He's built arguably the most influential social media giant in the world and is richer than most of us could ever dream of, yet the one question Mark Zuckerberg asks himself when hiring someone: Basically, what if he were not the boss?
The Facebook co-founder and CEO spoke at the Mobile World Congress in Barcelona this week. The mega-conference is one of the tech and telecom industries' largest exhibitions of the year.
Zuckerberg told the crowd: "I will only hire someone to work directly for me if I would work for that person. It's a pretty good test and I think this rule has served me well."
There you have it. If you want to work in the higher levels of Facebook, you have to be fairly impressive. We're guessing there's an element of you-can't-be-an-outright-jerk in there somewhere, too. (Video via Y Combinator)
Much of Zuckerberg's speech was about Facebook's Internet.org, an effort to bring emerging markets — in places like Africa — free access to some online apps. That effort has been somewhat controversial as telecom providers say Internet giants like Facebook and Google essentially piggyback and then profit off the telecoms' networks without having to build their own infrastructure.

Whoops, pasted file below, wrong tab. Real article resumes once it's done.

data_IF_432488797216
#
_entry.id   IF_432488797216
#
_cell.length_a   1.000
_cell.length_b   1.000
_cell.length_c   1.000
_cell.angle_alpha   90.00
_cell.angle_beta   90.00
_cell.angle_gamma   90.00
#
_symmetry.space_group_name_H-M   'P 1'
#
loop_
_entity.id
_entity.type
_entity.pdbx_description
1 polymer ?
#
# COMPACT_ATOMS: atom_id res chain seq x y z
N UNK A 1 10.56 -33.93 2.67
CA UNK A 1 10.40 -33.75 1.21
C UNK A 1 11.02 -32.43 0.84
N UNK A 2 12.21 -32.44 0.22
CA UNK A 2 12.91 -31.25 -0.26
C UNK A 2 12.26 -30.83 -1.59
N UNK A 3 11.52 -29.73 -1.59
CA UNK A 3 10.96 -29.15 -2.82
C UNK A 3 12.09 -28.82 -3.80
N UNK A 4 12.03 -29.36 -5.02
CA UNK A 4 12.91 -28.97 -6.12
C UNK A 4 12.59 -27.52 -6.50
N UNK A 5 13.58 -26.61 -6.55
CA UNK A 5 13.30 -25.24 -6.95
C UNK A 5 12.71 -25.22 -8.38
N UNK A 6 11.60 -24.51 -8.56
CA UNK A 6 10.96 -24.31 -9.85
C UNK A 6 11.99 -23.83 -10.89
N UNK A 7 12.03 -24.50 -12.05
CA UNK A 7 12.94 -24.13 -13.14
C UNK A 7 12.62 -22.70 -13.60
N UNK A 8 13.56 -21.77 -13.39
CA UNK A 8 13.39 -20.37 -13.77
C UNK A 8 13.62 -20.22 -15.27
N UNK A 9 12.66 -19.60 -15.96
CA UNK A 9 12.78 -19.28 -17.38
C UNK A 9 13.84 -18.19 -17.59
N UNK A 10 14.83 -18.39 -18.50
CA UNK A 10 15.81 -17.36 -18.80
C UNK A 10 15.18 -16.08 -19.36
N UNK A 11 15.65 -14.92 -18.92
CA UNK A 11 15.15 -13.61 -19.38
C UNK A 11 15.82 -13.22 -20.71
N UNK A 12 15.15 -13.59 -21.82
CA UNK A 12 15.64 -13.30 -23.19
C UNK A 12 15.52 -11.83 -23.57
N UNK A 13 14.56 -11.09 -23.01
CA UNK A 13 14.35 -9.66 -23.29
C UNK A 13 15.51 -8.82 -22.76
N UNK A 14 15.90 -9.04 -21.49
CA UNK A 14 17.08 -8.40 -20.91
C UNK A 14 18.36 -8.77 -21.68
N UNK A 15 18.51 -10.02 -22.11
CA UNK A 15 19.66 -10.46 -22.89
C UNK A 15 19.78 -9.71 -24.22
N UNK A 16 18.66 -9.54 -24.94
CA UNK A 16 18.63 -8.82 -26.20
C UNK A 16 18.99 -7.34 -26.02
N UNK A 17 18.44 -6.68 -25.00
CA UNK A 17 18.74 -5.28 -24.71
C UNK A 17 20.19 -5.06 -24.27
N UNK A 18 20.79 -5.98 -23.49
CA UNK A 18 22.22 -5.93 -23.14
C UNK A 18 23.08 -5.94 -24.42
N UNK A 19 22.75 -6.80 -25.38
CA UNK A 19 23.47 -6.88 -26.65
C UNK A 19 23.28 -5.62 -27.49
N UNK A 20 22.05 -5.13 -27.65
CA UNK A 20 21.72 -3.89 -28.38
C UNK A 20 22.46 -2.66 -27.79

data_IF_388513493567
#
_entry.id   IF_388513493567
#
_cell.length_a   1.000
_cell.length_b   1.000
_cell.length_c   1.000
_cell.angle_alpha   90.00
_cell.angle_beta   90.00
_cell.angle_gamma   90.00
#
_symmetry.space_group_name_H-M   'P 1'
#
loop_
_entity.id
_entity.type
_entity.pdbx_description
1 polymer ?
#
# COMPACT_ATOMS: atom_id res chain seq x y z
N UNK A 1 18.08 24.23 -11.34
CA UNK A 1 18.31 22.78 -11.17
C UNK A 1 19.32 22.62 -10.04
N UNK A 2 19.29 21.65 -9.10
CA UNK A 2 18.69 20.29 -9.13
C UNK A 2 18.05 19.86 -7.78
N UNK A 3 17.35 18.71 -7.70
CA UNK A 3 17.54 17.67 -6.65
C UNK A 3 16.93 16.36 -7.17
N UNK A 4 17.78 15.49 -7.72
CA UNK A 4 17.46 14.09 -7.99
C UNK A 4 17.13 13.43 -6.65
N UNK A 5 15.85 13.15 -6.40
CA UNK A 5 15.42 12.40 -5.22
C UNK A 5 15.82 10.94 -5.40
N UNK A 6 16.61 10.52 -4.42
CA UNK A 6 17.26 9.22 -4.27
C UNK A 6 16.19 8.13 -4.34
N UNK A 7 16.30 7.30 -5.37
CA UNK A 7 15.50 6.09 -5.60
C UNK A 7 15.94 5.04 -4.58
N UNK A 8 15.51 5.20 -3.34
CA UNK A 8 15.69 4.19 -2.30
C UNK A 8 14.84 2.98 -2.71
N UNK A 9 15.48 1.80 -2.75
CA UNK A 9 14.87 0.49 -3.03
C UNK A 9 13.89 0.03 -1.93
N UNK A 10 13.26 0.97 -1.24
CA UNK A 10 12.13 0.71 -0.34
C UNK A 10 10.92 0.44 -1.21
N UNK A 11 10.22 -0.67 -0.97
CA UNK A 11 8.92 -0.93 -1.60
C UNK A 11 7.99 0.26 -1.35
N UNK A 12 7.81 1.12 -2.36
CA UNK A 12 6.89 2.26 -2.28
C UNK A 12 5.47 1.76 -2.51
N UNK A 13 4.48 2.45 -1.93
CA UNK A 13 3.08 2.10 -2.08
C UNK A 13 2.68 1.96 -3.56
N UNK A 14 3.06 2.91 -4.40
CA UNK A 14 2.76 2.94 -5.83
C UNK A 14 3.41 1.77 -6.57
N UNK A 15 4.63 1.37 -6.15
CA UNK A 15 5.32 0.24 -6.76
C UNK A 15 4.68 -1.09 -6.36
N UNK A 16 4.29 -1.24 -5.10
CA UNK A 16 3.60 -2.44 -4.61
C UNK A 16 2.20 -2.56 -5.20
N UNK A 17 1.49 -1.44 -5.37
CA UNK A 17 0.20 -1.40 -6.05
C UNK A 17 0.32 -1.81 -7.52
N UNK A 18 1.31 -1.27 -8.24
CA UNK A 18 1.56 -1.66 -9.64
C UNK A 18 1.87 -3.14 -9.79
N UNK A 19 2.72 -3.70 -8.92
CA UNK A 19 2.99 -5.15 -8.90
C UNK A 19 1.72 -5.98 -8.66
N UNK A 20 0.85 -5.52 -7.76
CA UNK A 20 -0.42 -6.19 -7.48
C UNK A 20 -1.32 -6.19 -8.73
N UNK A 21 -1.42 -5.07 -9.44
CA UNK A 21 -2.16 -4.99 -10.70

But back to the hiring question — one Facebook exec roundly cited as passing Zuckerberg's test is Sheryl Sandberg, the former Google exec and industry leader who was considered a coup when Facebook hired her as chief operating officer in 2008. (Video via Harvard University)
But we'll just go ahead and say if you even get in the room where Zuckerberg is the one making your hiring decision, you've done well for yourself.
This video includes images from Getty Images and music from Pierlo / CC BY 3.0.